DHC-3 Otter Archive Master Index

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c/n 228

C-FCQU
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c/n 228

57-6109 • N8863 • CF-QCU

C-FCQU

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• 57-6109 United States Army. Delivered 16-Dec-1957. Designated as U-1A.

Initially delivered to Army Aviation Board based at Fort Rucker, AL.., until Mar-1969.

Oct-1969. Removed from Army inventory.

 N8863 Ferrer Aviation Inc., Miami, FL. Regd Jul-1971.

CF-QCU Dolbeau Air Service Inc., Chibougamau, QC. Regd Jan-1972.

C-FQCU Re regd to Dolbeau Air Service Inc., Chibougamau, QC.

C-FQCU Renamed as Direquair Inc., Regd 14-Feb-1975.

Incident: Presumed Chibougamau, QC. Mar-Mar-1975. Destroyed by fire.

C-FQCU Canx 09-Apr-1975.

Destroyed by fire

Otter 228 was delivered to the United States Army on 16 December 1957 with serial 57-6109 (tail number 76109). It was delivered to the Army Aviation Board, based at Fort  Rucker, Alabama with whom it would fly for its entire military career, until March 1969. The Board was responsible for evaluating aircraft in Army aviation service. After the testing of the Otter itself had been completed, 76109 was retained by the Board as a support aircraft, to provide for its own transport requirements. During the 1960s many helicopter types were entering service with the Army, which saw 76109 travelling all over the country  - to Bell Helicopters at Fort Worth, Texas; Sikorsky in Connecticut and Hughes Corporation in Los Angeles. The Otter was also used for proficiency training at Fort Rucker and for parachute drops.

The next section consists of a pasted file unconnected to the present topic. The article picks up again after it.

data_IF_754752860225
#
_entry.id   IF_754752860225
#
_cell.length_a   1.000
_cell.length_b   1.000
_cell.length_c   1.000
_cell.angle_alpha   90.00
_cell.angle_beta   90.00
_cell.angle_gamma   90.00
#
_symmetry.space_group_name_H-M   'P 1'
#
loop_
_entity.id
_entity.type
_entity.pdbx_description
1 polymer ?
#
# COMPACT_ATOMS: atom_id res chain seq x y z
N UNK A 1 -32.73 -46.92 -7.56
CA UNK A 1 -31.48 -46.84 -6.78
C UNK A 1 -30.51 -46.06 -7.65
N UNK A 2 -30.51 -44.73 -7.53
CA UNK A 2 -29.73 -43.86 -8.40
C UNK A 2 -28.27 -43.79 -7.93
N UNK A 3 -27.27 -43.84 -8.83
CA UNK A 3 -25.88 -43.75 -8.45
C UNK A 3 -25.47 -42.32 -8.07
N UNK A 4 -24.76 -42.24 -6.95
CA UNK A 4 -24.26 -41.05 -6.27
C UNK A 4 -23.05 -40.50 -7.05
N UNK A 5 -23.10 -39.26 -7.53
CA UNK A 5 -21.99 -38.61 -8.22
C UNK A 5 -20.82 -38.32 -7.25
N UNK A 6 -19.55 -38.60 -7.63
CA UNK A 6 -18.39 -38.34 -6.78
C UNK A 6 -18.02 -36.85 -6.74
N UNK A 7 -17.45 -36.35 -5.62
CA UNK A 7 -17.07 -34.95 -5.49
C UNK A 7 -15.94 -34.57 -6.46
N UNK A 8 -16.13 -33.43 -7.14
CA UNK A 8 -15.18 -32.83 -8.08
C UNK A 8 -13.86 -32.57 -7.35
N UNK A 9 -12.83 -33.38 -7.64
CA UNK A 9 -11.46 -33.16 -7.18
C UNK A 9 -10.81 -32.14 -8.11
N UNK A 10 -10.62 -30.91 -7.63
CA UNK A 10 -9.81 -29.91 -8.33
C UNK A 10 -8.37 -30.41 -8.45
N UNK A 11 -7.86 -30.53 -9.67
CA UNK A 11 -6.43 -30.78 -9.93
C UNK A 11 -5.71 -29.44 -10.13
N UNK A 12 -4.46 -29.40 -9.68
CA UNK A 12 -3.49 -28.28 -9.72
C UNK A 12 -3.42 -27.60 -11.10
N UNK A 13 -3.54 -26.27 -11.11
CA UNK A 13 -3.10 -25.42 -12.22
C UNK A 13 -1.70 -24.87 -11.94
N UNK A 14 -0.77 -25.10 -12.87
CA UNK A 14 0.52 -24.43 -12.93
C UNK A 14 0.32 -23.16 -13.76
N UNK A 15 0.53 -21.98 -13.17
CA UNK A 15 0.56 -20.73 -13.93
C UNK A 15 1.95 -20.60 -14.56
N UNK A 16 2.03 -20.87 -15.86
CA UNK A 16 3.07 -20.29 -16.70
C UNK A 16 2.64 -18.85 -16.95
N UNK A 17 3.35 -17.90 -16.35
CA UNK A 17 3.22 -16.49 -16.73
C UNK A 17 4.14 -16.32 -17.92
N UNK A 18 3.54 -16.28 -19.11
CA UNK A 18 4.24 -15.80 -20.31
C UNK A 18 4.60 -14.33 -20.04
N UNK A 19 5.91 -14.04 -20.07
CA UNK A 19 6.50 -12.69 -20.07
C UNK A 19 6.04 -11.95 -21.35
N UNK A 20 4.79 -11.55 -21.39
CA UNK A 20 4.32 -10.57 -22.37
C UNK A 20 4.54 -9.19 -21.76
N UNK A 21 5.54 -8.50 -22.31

Army records indicate that in April 1969 it went on loan from the Army for a “non-military activity”. It was in fact assigned to the National Aviation Facilities Experimental Centre (NAFEC) at the Atlantic City Airport, Pomona, New Jersey. NAFEC was a technical centre run by the FAA conducting research into various areas of aviation.  The Otter flew for NAFEC until a most unfortunate accident which occurred on Saturday 26 July 1969.

The Otter was parked that day on the NAFEC ramp at the Atlantic City Airport and parked nearby was FAA DC-3 N7. Events leading up to the accident started far away earlier that day, with the departure of TWA’s freighter Boeing 707-331C “Cargojet” N787TW from Frankfurt, Germany on Flight TW609. The flight stopped at London and Shannon and arrived at New York’s JFK Airport at 10:03 that morning. The flight was not due out of New York until that evening and it had been arranged that the 707 would undertake crew training for the rest of the day. After the cargo had been unloaded, an instructor pilot, flight engineer and three captains who were to receive proficiency training, boarded the aircraft which took off from New York at 11:46 that morning for the short flight to the Atlantic City Airport, where circuit training was to be undertaken.